One country invades another to unseat a dangerous government. After the government's fall, the intervening country struggles to impose order but faces a growing refugee problem, animosity from local forces, and persistent violence. It soon tires of the commitment and begins making noises about getting its troops out. The United States in Iraq? Nope, Ethiopia in Somalia. As noted in this morning's Brief, the African Union and the United States are telling Ethiopia in no uncertain terms that they can't withdraw yet.
The US and the African Union have warned Ethiopia not to withdraw its troops from Somalia before peacekeepers are deployed to replace them. AU commission chief Alpha Oumar Konare says it would be a "catastrophe" if Ethiopia pulled out too soon.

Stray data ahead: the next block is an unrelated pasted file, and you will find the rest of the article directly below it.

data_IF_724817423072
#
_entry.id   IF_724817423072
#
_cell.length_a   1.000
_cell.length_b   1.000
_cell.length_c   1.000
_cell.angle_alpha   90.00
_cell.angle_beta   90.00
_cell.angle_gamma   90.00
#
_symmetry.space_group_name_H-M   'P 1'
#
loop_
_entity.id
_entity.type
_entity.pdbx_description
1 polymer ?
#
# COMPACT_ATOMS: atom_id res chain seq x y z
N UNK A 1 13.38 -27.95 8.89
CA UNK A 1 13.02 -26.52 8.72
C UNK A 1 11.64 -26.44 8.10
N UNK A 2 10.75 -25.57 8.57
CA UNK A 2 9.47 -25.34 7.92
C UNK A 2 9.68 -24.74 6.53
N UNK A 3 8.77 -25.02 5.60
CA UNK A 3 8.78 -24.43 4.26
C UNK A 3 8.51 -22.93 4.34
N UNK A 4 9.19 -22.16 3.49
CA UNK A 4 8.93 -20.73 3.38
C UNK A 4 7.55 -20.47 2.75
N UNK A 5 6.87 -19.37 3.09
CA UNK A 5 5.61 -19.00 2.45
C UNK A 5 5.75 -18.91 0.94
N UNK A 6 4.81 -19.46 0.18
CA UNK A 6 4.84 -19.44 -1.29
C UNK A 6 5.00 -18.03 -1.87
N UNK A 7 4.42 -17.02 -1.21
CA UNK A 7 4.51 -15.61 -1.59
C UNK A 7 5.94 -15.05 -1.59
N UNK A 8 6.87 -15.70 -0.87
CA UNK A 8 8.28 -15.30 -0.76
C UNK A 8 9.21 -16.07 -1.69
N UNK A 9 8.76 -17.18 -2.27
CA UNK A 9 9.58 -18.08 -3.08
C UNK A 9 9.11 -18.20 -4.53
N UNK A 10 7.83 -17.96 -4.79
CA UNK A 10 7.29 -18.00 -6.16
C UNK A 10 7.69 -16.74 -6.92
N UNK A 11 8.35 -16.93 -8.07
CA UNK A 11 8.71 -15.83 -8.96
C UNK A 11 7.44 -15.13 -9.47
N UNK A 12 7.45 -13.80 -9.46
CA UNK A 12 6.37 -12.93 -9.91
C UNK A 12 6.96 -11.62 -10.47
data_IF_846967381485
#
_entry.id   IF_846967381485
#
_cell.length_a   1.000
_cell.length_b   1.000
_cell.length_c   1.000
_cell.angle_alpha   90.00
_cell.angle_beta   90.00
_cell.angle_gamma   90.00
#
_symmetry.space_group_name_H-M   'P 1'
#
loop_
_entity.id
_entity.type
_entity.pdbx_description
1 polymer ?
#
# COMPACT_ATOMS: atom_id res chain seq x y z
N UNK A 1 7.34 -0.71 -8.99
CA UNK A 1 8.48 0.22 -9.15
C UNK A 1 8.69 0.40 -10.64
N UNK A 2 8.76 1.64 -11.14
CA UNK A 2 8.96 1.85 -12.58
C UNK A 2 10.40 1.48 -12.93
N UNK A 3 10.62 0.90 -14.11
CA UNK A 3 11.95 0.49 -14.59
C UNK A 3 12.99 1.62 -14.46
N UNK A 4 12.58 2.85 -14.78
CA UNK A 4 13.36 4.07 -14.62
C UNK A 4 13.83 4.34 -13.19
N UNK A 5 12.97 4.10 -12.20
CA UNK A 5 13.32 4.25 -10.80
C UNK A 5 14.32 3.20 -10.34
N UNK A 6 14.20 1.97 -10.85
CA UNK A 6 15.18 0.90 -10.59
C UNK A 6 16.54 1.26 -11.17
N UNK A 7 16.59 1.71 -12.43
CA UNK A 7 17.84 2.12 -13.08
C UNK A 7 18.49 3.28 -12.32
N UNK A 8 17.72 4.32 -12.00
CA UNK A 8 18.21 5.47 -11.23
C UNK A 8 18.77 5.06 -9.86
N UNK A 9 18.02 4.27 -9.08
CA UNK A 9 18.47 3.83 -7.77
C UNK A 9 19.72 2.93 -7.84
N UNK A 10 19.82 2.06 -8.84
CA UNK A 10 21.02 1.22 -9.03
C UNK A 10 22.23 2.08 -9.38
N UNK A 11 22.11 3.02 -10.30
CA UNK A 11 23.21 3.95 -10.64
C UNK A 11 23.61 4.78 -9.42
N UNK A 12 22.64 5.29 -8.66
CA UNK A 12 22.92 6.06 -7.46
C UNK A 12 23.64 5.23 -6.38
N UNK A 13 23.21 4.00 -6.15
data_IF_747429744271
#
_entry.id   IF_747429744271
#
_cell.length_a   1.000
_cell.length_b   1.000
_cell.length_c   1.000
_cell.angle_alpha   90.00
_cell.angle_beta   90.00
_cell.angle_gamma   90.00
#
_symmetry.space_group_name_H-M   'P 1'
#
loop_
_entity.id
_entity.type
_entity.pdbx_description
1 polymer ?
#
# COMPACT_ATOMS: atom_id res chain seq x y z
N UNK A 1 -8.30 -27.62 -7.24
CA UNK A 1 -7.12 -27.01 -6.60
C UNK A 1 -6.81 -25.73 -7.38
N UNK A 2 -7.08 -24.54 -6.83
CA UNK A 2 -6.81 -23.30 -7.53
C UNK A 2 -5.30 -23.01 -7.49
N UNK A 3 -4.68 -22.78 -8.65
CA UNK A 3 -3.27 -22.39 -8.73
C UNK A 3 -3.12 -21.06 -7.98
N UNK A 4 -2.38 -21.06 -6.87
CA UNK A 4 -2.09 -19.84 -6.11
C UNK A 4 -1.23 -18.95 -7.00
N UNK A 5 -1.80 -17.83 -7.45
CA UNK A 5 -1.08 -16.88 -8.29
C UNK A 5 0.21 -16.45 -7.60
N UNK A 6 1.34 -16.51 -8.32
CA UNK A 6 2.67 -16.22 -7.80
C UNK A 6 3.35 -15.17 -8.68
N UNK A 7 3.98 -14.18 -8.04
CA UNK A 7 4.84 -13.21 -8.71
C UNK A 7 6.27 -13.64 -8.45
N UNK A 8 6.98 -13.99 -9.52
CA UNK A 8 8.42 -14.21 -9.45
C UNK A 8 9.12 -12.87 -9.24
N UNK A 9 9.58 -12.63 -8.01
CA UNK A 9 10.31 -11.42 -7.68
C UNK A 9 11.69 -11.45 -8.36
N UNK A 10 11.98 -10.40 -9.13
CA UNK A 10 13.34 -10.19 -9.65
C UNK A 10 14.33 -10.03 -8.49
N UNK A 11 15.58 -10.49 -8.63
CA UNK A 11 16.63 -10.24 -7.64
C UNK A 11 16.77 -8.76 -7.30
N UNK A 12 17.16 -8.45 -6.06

Several years ago, international lawyers and activists developed the concept of a "responsibility to protect" vulnerable populations, often from the depredations or incapacity of their own governments. It may be time to start exploring whether and when those who have intervened have the responsibility to remain.
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